The Instrument for Pre-accession Assistance (IPA) is the means by which the EU supports reforms in the ‘enlargement countries’ with financial and technical help. The IPA funds build up the capacities of the countries throughout the accession process, resulting in progressive, positive developments in the region. For the period 2007-2013 IPA had a budget of some € 11.5 billion; its successor, IPA II, builds on the results already achieved by dedicating € 11.7 billion for the period 2014-2020.
Current beneficiaries are: Albania, Bosnia and Herzegovina, the former Yugoslav Republic of Macedonia, Kosovo*, Montenegro, Serbia, and Turkey.
EU pre-accession funds are a sound investment into the future of both the enlargement countries and the EU itself. They help the beneficiaries make political and economic reforms, preparing them for the rights and obligations that come with EU membership. Those reforms should provide their citizens with better opportunities and allow for development of standards equal to the ones we enjoy as citizens of the EU. The pre-accession funds also help the EU reach its own objectives regarding a sustainable economic recovery, energy supply, transport, the environment and climate change, etc.
Pre-accession assistance: an investment in
• Public administration reform
• Rule of law
• Sustainable economy
• Agriculture and rural development
IPA II (2014-2020)
Prepared in partnership with the beneficiaries, IPA II sets a new framework for providing pre-accession assistance for the period 2014-2020.
The most important novelty of IPA II is its strategic focus. Country Strategy Papers are the specific strategic planning documents made for each beneficiary for the 7-year period. These will provide for a stronger ownership by the beneficiaries through integrating their own reform and development agendas. A Multi-Country Strategy Paper will address priorities for regional cooperation or territorial cooperation.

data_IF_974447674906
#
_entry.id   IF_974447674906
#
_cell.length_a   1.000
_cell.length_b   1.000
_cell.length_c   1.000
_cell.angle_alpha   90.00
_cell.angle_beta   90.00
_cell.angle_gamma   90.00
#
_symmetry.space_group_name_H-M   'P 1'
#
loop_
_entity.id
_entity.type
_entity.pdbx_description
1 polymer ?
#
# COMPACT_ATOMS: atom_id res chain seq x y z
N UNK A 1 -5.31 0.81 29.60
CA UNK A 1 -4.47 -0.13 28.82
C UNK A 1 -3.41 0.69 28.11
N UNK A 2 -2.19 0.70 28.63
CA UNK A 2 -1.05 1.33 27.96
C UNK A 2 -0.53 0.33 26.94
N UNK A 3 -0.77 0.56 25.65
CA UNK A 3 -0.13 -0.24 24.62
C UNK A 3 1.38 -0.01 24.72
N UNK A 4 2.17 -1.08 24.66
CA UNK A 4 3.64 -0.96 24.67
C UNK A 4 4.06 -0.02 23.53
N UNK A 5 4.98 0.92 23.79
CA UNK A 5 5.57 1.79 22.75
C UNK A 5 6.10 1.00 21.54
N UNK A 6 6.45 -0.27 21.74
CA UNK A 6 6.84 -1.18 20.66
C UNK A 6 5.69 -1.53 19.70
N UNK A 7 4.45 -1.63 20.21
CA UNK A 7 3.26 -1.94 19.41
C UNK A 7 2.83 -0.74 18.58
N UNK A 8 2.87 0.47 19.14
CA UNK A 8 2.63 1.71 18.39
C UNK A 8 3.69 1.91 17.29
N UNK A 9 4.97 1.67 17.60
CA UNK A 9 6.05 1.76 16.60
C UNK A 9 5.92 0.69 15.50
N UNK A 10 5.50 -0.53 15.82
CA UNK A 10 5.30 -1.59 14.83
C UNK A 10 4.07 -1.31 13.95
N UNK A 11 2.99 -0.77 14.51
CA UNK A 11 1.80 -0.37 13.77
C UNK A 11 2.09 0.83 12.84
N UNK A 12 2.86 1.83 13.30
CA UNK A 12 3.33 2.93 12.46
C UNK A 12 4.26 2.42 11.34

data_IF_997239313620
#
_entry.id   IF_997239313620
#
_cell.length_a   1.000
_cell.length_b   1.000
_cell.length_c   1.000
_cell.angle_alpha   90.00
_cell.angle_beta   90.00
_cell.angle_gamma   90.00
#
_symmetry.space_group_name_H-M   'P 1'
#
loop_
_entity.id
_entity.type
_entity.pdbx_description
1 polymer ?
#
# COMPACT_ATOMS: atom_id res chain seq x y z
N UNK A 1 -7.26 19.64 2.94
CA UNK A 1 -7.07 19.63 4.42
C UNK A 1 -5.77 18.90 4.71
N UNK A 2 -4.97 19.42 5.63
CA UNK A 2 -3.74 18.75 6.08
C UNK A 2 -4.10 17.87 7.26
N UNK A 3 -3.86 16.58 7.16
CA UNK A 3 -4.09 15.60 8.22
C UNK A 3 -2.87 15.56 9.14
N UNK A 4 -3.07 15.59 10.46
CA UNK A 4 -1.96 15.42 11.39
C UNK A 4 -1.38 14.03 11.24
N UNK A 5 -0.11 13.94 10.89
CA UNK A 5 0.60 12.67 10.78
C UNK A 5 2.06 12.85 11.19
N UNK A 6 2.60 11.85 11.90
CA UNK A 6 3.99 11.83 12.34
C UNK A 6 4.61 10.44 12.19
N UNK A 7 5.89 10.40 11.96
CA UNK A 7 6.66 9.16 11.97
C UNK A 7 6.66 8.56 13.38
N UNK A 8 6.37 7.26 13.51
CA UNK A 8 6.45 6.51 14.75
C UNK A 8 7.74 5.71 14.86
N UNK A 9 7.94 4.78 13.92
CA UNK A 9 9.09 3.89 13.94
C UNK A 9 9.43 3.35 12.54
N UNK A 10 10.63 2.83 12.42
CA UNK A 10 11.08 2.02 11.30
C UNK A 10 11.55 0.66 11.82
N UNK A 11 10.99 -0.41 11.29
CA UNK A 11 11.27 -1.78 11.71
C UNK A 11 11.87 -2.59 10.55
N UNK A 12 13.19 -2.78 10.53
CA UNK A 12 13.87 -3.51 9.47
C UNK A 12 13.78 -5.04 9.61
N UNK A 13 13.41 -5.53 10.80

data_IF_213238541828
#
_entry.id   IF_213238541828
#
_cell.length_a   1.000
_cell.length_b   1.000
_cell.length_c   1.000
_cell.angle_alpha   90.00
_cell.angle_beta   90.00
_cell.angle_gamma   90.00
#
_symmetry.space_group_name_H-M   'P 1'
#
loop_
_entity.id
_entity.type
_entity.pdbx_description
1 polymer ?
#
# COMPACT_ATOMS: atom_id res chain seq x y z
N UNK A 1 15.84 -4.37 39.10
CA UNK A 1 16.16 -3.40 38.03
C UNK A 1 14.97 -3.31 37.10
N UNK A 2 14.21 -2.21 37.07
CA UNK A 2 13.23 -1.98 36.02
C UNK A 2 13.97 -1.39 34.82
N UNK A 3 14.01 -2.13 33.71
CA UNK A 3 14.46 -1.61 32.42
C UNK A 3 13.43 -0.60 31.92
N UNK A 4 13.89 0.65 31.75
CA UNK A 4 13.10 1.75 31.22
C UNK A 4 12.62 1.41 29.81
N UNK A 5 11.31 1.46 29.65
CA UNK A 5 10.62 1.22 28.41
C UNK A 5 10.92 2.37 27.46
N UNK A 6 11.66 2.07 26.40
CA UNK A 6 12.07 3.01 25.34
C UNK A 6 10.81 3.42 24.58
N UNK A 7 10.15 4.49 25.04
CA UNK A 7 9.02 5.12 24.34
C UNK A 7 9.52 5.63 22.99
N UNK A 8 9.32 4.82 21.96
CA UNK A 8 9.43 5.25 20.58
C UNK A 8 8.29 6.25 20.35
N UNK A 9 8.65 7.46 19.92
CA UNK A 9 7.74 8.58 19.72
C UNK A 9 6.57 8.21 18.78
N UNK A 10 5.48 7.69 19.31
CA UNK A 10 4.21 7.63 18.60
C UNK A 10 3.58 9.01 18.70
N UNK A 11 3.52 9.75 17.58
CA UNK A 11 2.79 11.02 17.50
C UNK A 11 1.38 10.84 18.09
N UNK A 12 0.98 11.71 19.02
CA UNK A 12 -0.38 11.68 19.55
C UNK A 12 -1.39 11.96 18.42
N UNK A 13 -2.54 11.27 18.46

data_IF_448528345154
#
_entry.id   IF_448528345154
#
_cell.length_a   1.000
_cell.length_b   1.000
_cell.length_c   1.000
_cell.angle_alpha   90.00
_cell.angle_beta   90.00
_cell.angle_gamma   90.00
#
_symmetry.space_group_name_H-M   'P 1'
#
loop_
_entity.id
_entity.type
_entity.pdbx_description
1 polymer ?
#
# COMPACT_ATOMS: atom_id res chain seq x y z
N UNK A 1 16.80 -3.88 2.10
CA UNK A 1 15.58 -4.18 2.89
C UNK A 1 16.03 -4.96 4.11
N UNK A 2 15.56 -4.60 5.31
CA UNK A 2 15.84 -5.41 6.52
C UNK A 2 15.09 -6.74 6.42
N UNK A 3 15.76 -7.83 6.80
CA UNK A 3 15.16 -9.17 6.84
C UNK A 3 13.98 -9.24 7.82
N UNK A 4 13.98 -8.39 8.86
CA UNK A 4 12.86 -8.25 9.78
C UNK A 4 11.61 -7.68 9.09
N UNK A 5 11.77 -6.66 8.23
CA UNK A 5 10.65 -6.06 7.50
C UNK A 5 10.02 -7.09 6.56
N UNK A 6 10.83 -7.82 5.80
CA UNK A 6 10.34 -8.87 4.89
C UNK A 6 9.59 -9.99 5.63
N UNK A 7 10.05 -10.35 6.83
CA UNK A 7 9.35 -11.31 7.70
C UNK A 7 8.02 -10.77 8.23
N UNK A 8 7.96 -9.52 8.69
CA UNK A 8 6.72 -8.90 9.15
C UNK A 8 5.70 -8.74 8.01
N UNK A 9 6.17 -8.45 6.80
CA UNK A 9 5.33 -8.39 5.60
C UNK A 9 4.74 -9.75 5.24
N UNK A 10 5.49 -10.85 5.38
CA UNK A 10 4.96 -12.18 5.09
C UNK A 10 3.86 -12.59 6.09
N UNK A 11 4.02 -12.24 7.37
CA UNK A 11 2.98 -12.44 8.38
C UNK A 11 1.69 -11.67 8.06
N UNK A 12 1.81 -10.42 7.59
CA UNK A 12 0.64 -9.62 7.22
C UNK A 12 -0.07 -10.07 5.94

IPA II targets reforms within the framework of pre-defined sectors. These sectors cover areas closely linked to the enlargement strategy, such as democracy and governance, rule of law or growth and competitiveness. This sector approach promotes structural reform that will help transform a given sector and bring it up to EU standards. It allows a move towards a more targeted assistance, ensuring efficiency, sustainability and focus on results.
IPA II also allows for a more systematic use of sector budget support. Finally, it gives more weight to performance measurement: indicators agreed with the beneficiaries will help assess to what extent the expected results have been achieved.
The IPA II Regulation came into force on 16 March 2014 and is applicable retroactively from 1st January 2014. The IPA II regulation is complemented by the Common Implementing Regulation (CIR), which is a set of simplified and harmonised implementing rules and procedures for all external action instruments, as well as the IPA II Implementing Regulation adopted by the Commission on 2 May 2014.
Implementation of IPA 2007-2013 is still underway.
It was designed to provide financial assistance through five channels (known as “components”): transition assistance and institution building, cross-border cooperation (CBC), regional development, human resource development and rural development.
The IPA Regulation for the period 2007-2013 expired on 31 December 2013.
*This designation is without prejudice to positions on status, and is in line with UNSCR 1244 and the ICJ Opinion on the Kosovo Declaration of Independence.